Shopping Discussion

SIM Transfer fraud (ID theft?)

  • Last Updated:
  • May 9th, 2020 10:11 pm
[OP]
Deal Fanatic
Dec 11, 2008
6752 posts
2705 upvotes
Montreal

SIM Transfer fraud (ID theft?)

My mobile phone stopped working this morning so I gave Fido a call.
I was told that my number was transfered to another company (Lucky Mobile).

So I guess someone has all the information needed to transfer my number...
Fido is cancelling the transfer and sending me a new sim.
Changed my bank account's, credit card's and paypal's phone to my wife's. (And other non financial stuff like Google and social media)
I monitor my credit with RBC and the next update is coming next week, so I'll see if there are any new account requests.
What else should I do now? Or is there anything I can do about this?
70 replies
Deal Expert
User avatar
May 22, 2005
20034 posts
5426 upvotes
Good Morning
All your passwords needs a full sweep. This is my nightmare. Now that I am at home all the time, I wouldn't even know I would loose connection since I am on WiFi.


I am just gonna disable WiFi for a while, my mental health hasn't been great recently :(

I hope your cases are quickly resolved so you can move on. Goodluck!
Deal Expert
Jan 7, 2002
21864 posts
16200 upvotes
Waterloo, ON
Madevilz wrote: What else should I do now? Or is there anything I can do about this?
Ask Fido to put a PIN on your account. That way changes to your account, including port-outs, require that PIN. So even if a fraudster knows your phone number, even if it's because they stole your phone and wallet, without that PIN Fido isn't supposed to let anyone make changes to your account.

Nevertheless there have been reports of fraudsters "social engineering" their way around security checks, e.g. Winnipeg woman says scammers stole her mobile phone number | CBC News and Someone stole your cell number? Acting fast is critical, this industry expert says. I don't know if it's possible but you might want to ask Fido to put a note on your account that you want them to enforce the PIN requirement without exception, i.e. the onus is on you not to forget it.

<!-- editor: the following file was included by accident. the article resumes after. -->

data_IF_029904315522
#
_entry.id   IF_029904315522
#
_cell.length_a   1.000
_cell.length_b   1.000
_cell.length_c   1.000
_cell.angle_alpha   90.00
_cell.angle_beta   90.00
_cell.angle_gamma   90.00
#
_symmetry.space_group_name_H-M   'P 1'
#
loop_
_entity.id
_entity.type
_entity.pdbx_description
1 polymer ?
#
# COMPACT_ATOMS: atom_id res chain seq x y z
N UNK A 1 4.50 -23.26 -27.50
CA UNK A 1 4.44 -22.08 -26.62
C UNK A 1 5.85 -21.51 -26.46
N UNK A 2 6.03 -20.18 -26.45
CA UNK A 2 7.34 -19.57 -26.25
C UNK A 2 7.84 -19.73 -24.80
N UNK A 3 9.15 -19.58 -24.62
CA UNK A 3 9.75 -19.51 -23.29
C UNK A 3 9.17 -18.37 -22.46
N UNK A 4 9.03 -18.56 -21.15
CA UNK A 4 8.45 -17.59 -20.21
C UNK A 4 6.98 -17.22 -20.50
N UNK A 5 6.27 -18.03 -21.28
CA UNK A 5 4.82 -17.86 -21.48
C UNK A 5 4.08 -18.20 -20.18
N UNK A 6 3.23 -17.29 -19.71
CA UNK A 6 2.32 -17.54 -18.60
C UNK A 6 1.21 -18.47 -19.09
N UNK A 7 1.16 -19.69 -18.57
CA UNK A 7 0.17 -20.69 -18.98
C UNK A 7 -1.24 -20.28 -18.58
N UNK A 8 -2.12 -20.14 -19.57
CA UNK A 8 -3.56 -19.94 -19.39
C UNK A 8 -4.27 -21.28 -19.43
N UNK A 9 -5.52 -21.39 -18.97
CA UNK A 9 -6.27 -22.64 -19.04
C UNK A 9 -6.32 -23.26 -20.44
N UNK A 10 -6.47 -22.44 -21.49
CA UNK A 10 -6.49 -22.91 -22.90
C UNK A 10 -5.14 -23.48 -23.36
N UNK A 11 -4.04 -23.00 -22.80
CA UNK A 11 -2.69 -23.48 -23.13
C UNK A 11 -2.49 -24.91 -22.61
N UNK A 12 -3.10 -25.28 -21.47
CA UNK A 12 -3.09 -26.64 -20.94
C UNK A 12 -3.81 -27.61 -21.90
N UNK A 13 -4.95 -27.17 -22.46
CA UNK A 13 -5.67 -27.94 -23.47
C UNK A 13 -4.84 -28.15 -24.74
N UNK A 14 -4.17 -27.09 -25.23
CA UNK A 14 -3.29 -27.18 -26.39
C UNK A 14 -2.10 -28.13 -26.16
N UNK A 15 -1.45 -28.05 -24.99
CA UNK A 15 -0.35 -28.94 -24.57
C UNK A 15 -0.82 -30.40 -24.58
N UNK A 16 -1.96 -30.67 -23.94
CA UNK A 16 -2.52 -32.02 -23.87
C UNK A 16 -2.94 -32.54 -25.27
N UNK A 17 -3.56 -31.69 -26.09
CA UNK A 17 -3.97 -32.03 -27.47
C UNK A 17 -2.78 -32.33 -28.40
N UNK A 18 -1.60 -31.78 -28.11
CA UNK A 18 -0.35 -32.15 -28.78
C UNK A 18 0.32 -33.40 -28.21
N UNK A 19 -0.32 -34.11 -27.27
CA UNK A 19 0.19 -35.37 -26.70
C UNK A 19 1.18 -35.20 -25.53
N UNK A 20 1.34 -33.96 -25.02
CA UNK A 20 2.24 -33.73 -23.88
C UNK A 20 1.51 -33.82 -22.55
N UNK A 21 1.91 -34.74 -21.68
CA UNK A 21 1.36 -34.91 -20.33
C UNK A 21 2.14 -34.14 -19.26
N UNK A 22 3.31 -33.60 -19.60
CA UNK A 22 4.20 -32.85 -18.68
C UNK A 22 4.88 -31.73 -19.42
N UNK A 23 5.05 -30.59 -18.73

veni, vidi, Visa
[OP]
Deal Fanatic
Dec 11, 2008
6752 posts
2705 upvotes
Montreal
bylo wrote: Ask Fido to put a PIN on your account. That way changes to your account, including port-outs, require that PIN. So even if a fraudster knows your phone number, even if it's because they stole your phone and wallet, without that PIN Fido isn't supposed to let anyone make changes to your account.

Nevertheless there have been reports of fraudsters "social engineering" their way around security checks, e.g. Winnipeg woman says scammers stole her mobile phone number | CBC News and Someone stole your cell number? Acting fast is critical, this industry expert says. I don't know if it's possible but you might want to ask Fido to put a note on your account that you want them to enforce the PIN requirement without exception, i.e. the onus is on you not to forget it.
Thanks for letting me know. Wonder why the Fido fraud center didn't say anything about the PIN.
They told me they locked our numbers and that they can't be transferred anymore. They are supposed to call me back, i'll ask for the PIN.
Jr. Member
Jul 22, 2007
141 posts
34 upvotes
Ottawa, ON
The danger of this event (being ported out without knowing, seemingly) is greatly exaggerated.
There is no financial loss to legitimate owner, nor gain to the would-be thief, to port-out a number (porting out a number to another cell-provider always requires a New Account. But a new account requires some Identifications, (or/and) a credit-card.
Some error/mistakes might have occurred, but certainly this doesn't look like someone trying to steal your money.
Notice: Porting out a number doesn't ask for, never asked for, doesn't require providing, of any financial info. You can port out just having your Number and one of the following: PIN, or Old customer Number, or IMEI of the phone. Why is it so easy ? Because there is nothing to gain out of it.
Member
Apr 10, 2020
273 posts
1046 upvotes
sintox wrote: The danger of this event (being ported out without knowing, seemingly) is greatly exaggerated.